Looking back with the wisdom of hindsight, it seems so clear that eugenics had always been a dangerous notion, and that its adherents were either deluded or racist. But the fact is that such a realization was slow in coming, and appeared only after matters had gotten completely out of hand and the stage set on which horrendous events would take place. Among the several reasons that medically trained students of eugenics allowed matters to turn so ugly was their failure to recognize a basic fact about the scientific enterprise, which is well known to historians and philosophers of the subject but continues to elude even some of the most sophisticated men and women who actually do the work. Though this fact characterizes science in general, it is even more applicable to the art that uses science to guide it, namely medicine, which was, after all, the underlying source of the momentum that drove the application of eugenic principles.

The basic fact to which I refer is that neither medicine nor science itself derives its “truths” in the thoroughly detached atmosphere in which its practitioners would like to believe they work. Especially in medicine and medical research, the atmosphere not only is not detached, but it is in fact largely the product of the very influences from which its participants seek to free themselves in order to isolate observations and conclusions from external sources and subjectivity. For an early explication of this, we may with profit turn to the father of Justice Holmes, Oliver Wendell Holmes Sr., who was for some years the dean of Harvard Medical School and bid fair to be called the dean of American medicine in the mid-nineteenth century. Here is what the elder Holmes said in an oration delivered to the Massachusetts Medical Society in 1860, titled “Currents and Countercurrents in Medical Science”:

The truth is, that medicine, professedly founded on observation, is as sensitive to outside influences, political, religious, philosophical, imaginative, as is the barometer to the changes of atmospheric density. But look a moment while I clash a few facts together, and see if some sparks do not reveal by their light a closer relation between the Medical Sciences and the conditions of society and the general thought of the time, than would, at first, be suspected.

The medical theory of any era–and to a somewhat lesser extent the science on which it is based–arises in a setting that is political and social. Not only that, but its directions and even its conclusions are influenced by the personal motivations, needs, and strivings of those who practice it, some of which may not be apparent to these men and women themselves. Though we would have it otherwise, there is no such thing as a thoroughly detached scientific undertaking. The danger in this lies not so much in its truth, but in the inability of society and the community of scientists to recognize the pervading influence of such an unpalatable reality, which flies in the face of the claims that form the groundwork for our worship of the scientific enterprise….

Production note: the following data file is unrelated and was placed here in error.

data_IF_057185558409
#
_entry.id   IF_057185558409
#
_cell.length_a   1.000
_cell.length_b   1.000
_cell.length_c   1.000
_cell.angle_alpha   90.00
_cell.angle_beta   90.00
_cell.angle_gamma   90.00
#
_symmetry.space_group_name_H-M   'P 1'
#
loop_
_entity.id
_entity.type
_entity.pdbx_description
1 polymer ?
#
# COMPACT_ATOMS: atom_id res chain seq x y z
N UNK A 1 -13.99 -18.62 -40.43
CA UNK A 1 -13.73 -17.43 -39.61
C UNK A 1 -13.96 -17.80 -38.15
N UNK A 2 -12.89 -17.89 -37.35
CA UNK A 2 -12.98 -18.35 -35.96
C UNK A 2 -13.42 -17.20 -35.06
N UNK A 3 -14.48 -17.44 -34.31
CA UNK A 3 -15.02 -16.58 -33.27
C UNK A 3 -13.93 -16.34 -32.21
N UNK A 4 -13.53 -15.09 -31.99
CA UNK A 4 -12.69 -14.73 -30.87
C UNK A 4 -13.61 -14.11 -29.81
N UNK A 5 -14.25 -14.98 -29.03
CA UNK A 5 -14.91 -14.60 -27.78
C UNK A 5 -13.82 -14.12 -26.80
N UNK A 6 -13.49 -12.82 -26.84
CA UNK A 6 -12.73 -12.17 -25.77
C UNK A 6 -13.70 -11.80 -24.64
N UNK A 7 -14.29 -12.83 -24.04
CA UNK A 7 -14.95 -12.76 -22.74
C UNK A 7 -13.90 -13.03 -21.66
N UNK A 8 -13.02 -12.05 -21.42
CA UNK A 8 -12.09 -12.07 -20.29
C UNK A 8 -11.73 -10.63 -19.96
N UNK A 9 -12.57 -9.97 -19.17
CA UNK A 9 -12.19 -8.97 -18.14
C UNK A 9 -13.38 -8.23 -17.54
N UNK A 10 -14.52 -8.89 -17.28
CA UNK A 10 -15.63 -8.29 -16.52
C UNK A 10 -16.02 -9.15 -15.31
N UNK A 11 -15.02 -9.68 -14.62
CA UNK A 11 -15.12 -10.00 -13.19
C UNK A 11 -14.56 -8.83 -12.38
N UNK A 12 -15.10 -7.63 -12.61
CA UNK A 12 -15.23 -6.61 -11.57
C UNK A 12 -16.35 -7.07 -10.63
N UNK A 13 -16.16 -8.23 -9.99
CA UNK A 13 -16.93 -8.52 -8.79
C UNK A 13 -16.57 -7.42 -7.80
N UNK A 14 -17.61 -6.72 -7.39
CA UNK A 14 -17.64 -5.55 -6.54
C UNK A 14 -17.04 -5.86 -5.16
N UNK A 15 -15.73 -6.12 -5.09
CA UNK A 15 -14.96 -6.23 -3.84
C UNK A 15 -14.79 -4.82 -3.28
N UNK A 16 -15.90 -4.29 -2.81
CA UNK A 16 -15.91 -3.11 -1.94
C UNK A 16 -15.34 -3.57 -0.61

By itself, each of the small steps taken by the eugenics movement in the early part of the twentieth century seemed not just innocuous but actually of real interest as a subject for consideration. Attached to the names of highly regarded scientific thinkers, the theories intended to improve the general level and functioning of a nation had a certain appeal to men and women concerned about social issues….

At what point would I have realized the direction in which all of this was hurtling? Perhaps not until it was too late. Looking back with unbridled condemnation on the beginnings of racial hygiene does not enlighten today’s thoughtful man or woman in regard to how he or she might have responded at the time….

This is not to say that there had not from the beginning been enough evil men lurking at the ready to push the notion of racial hygiene down the slope whose slipperiness they recognized long before men of goodwill awoke to the reality of what they had wrought. Nor is it to say that — even when the worst was becoming evident — many others did not continue to allow the slide to take place and to accelerate because, after all, those being sterilized and euthanized were so unlike themselves. But it is most certainly to say that there is good reason for so many wags and wise men down the centuries to have repeatedly observed that the road to hell is paved with good intentions. Sometimes “anarchy is loosed upon the world” not because “the best lack all conviction,” but because they firmly and honestly believe they are doing the right thing.

Doing the right thing: there has never been a period in the modern era when our species has relaxed its fascination with the idea of improving itself….A century ago the buzzword was eugenics. Today it is enhancement. Eugenics is meant to improve the breed and enhancement is meant to improve the individual, but they are too similar in concept to allow us to rest easy with either one.

Today’s molecular biologists and geneticists have dipped a very powerful oar into the ongoing stream of debate about heredity versus environment. Every year — every month — we read about newly discovered genetic factors determining not only physical characteristics but those of morals and mind as well. Sometimes we are even told their precise locations on the DNA molecule. No one knows how much of this will hold up in the coming decades, but we can be sure that a significant proportion of it will be confirmed. Some authoritative scientific voices are telling us that we should take advantage of the new knowledge to fulfill our fantasies of improving ourselves and indeed our species.